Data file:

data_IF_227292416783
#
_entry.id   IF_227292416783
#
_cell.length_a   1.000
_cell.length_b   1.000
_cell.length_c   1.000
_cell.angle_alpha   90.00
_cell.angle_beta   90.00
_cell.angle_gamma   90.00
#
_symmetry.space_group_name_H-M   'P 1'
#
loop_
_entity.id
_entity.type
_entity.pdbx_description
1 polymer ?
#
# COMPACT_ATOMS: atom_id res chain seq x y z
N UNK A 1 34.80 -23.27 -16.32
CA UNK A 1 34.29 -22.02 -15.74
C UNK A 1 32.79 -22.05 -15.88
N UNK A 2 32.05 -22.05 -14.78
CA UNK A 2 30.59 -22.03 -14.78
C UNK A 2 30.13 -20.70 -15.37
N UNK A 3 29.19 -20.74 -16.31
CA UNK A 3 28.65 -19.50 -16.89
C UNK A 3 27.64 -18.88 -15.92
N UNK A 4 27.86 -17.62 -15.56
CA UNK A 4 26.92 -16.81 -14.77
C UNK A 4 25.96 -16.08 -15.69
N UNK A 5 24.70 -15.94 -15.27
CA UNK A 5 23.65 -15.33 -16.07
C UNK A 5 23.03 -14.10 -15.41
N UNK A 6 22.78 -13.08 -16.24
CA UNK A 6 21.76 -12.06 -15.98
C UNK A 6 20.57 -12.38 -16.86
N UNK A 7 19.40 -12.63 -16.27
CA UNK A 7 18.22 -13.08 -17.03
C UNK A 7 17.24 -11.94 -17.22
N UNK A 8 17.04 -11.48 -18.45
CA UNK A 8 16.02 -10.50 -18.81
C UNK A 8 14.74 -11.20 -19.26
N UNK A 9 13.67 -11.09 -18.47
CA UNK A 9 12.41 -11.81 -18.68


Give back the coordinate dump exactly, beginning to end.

data_IF_227292416783
#
_entry.id   IF_227292416783
#
_cell.length_a   1.000
_cell.length_b   1.000
_cell.length_c   1.000
_cell.angle_alpha   90.00
_cell.angle_beta   90.00
_cell.angle_gamma   90.00
#
_symmetry.space_group_name_H-M   'P 1'
#
loop_
_entity.id
_entity.type
_entity.pdbx_description
1 polymer ?
#
# COMPACT_ATOMS: atom_id res chain seq x y z
N UNK A 1 34.80 -23.27 -16.32
CA UNK A 1 34.29 -22.02 -15.74
C UNK A 1 32.79 -22.05 -15.88
N UNK A 2 32.05 -22.05 -14.78
CA UNK A 2 30.59 -22.03 -14.78
C UNK A 2 30.13 -20.70 -15.37
N UNK A 3 29.19 -20.74 -16.31
CA UNK A 3 28.65 -19.50 -16.89
C UNK A 3 27.64 -18.88 -15.92
N UNK A 4 27.86 -17.62 -15.56
CA UNK A 4 26.92 -16.81 -14.77
C UNK A 4 25.96 -16.08 -15.69
N UNK A 5 24.70 -15.94 -15.27
CA UNK A 5 23.65 -15.33 -16.07
C UNK A 5 23.03 -14.10 -15.41
N UNK A 6 22.78 -13.08 -16.24
CA UNK A 6 21.76 -12.06 -15.98
C UNK A 6 20.57 -12.38 -16.86
N UNK A 7 19.40 -12.63 -16.27
CA UNK A 7 18.22 -13.08 -17.03
C UNK A 7 17.24 -11.94 -17.22
N UNK A 8 17.04 -11.48 -18.45
CA UNK A 8 16.02 -10.50 -18.81
C UNK A 8 14.74 -11.20 -19.26
N UNK A 9 13.67 -11.09 -18.47
CA UNK A 9 12.41 -11.81 -18.68